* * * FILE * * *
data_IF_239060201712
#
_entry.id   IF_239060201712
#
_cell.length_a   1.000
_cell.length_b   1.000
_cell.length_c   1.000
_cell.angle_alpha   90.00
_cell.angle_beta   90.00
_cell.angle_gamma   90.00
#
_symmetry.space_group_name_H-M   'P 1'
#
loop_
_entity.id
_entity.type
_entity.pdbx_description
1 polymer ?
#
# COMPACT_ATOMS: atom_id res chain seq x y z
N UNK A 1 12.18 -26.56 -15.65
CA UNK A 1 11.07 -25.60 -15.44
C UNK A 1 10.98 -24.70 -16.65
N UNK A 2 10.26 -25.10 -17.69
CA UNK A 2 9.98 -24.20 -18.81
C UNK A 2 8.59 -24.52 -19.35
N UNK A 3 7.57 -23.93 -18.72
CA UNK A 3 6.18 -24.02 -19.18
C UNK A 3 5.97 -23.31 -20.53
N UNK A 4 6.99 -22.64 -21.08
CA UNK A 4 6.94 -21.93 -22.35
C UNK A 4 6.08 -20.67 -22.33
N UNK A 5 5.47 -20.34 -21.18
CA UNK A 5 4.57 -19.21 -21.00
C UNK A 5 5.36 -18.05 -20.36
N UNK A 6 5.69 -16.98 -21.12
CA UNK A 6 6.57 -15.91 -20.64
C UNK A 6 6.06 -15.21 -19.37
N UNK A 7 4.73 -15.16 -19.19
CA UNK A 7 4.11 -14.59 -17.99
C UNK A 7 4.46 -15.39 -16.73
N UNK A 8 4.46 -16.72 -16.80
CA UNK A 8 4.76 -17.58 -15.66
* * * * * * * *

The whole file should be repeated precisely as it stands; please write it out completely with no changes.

data_IF_239060201712
#
_entry.id   IF_239060201712
#
_cell.length_a   1.000
_cell.length_b   1.000
_cell.length_c   1.000
_cell.angle_alpha   90.00
_cell.angle_beta   90.00
_cell.angle_gamma   90.00
#
_symmetry.space_group_name_H-M   'P 1'
#
loop_
_entity.id
_entity.type
_entity.pdbx_description
1 polymer ?
#
# COMPACT_ATOMS: atom_id res chain seq x y z
N UNK A 1 12.18 -26.56 -15.65
CA UNK A 1 11.07 -25.60 -15.44
C UNK A 1 10.98 -24.70 -16.65
N UNK A 2 10.26 -25.10 -17.69
CA UNK A 2 9.98 -24.20 -18.81
C UNK A 2 8.59 -24.52 -19.35
N UNK A 3 7.57 -23.93 -18.72
CA UNK A 3 6.18 -24.02 -19.18
C UNK A 3 5.97 -23.31 -20.53
N UNK A 4 6.99 -22.64 -21.08
CA UNK A 4 6.94 -21.93 -22.35
C UNK A 4 6.08 -20.67 -22.33
N UNK A 5 5.47 -20.34 -21.18
CA UNK A 5 4.57 -19.21 -21.00
C UNK A 5 5.36 -18.05 -20.36
N UNK A 6 5.69 -16.98 -21.12
CA UNK A 6 6.57 -15.91 -20.64
C UNK A 6 6.06 -15.21 -19.37
N UNK A 7 4.73 -15.16 -19.19
CA UNK A 7 4.11 -14.59 -17.99
C UNK A 7 4.46 -15.39 -16.73
N UNK A 8 4.46 -16.72 -16.80
CA UNK A 8 4.76 -17.58 -15.66